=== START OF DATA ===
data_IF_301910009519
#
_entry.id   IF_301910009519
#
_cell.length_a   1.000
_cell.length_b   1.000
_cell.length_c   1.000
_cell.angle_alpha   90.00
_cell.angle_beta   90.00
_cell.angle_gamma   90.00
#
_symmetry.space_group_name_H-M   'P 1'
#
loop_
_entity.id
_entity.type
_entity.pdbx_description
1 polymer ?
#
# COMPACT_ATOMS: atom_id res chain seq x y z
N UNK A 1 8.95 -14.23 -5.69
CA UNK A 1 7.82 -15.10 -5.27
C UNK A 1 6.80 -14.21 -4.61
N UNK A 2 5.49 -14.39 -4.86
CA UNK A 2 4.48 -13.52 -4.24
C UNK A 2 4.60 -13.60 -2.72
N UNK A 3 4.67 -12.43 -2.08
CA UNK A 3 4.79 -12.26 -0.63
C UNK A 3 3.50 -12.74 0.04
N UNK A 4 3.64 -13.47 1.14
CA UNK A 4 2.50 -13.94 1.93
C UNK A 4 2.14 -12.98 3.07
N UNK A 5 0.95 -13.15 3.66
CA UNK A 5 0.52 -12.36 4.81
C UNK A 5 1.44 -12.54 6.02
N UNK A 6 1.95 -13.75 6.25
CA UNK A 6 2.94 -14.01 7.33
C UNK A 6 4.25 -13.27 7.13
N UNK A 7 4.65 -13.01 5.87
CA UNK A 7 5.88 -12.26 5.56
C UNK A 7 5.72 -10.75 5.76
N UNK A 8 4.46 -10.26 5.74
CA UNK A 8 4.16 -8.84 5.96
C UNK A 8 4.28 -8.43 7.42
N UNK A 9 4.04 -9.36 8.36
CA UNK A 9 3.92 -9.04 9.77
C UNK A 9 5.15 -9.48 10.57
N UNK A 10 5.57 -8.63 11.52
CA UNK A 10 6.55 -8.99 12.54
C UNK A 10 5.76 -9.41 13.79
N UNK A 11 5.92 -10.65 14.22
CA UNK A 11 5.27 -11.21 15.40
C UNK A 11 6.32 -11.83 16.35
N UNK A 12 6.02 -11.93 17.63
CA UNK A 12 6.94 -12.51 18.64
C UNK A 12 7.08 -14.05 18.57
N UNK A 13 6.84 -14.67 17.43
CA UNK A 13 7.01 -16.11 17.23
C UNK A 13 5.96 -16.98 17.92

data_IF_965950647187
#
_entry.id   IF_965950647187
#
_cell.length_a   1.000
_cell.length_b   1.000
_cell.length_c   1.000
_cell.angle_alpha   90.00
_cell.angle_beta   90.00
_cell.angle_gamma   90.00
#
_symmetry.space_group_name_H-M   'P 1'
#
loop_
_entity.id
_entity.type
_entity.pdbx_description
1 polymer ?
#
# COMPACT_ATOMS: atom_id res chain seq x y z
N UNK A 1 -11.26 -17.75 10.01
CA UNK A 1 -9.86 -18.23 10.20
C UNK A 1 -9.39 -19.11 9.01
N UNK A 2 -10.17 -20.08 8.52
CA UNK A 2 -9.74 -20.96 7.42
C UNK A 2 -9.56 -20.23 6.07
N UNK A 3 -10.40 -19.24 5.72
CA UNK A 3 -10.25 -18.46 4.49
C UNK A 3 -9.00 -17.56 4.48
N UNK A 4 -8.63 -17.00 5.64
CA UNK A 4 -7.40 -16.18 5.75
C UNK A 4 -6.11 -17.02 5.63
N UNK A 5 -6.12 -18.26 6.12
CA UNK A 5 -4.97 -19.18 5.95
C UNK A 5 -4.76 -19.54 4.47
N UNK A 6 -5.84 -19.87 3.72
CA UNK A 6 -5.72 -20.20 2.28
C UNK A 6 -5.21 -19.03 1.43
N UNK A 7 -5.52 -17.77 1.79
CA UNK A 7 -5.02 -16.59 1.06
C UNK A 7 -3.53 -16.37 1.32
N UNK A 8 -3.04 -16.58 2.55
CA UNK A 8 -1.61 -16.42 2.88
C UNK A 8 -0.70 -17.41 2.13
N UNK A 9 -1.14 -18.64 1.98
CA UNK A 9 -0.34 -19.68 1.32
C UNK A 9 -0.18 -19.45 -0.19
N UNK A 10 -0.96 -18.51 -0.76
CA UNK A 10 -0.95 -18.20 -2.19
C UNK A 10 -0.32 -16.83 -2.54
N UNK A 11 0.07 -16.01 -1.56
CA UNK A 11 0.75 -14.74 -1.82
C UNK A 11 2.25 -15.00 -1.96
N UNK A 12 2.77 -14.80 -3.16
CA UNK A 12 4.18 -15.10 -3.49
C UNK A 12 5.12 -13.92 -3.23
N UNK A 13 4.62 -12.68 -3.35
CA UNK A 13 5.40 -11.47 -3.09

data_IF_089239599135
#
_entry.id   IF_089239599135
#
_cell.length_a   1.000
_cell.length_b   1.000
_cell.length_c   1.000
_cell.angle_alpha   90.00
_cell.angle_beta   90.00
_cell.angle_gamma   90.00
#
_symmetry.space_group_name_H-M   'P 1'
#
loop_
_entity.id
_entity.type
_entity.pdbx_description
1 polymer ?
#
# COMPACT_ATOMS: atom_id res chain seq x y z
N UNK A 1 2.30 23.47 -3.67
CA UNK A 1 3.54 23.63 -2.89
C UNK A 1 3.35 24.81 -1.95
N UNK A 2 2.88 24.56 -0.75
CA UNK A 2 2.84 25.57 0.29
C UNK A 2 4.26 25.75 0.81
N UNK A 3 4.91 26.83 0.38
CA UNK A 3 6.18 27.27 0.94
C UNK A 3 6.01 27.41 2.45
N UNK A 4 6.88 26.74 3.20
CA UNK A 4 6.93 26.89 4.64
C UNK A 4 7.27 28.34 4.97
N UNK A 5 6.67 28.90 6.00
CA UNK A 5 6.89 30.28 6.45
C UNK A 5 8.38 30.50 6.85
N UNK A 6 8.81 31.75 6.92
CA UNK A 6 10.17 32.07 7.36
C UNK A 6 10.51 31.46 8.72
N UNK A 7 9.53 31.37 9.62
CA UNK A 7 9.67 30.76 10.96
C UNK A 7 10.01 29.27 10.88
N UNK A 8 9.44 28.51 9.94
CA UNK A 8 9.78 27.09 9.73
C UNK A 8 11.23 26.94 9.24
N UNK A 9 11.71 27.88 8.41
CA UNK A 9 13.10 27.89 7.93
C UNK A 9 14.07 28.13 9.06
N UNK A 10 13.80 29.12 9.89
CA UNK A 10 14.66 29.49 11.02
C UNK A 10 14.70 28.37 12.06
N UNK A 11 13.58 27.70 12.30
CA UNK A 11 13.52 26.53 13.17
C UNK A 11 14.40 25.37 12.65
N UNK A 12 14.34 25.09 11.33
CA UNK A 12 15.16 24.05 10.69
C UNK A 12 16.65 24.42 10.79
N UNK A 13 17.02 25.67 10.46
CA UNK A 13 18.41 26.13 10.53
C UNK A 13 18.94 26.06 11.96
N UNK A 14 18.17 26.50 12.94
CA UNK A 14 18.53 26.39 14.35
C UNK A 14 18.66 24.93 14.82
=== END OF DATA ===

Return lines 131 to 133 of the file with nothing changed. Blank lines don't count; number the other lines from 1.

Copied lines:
loop_
_entity.id
_entity.type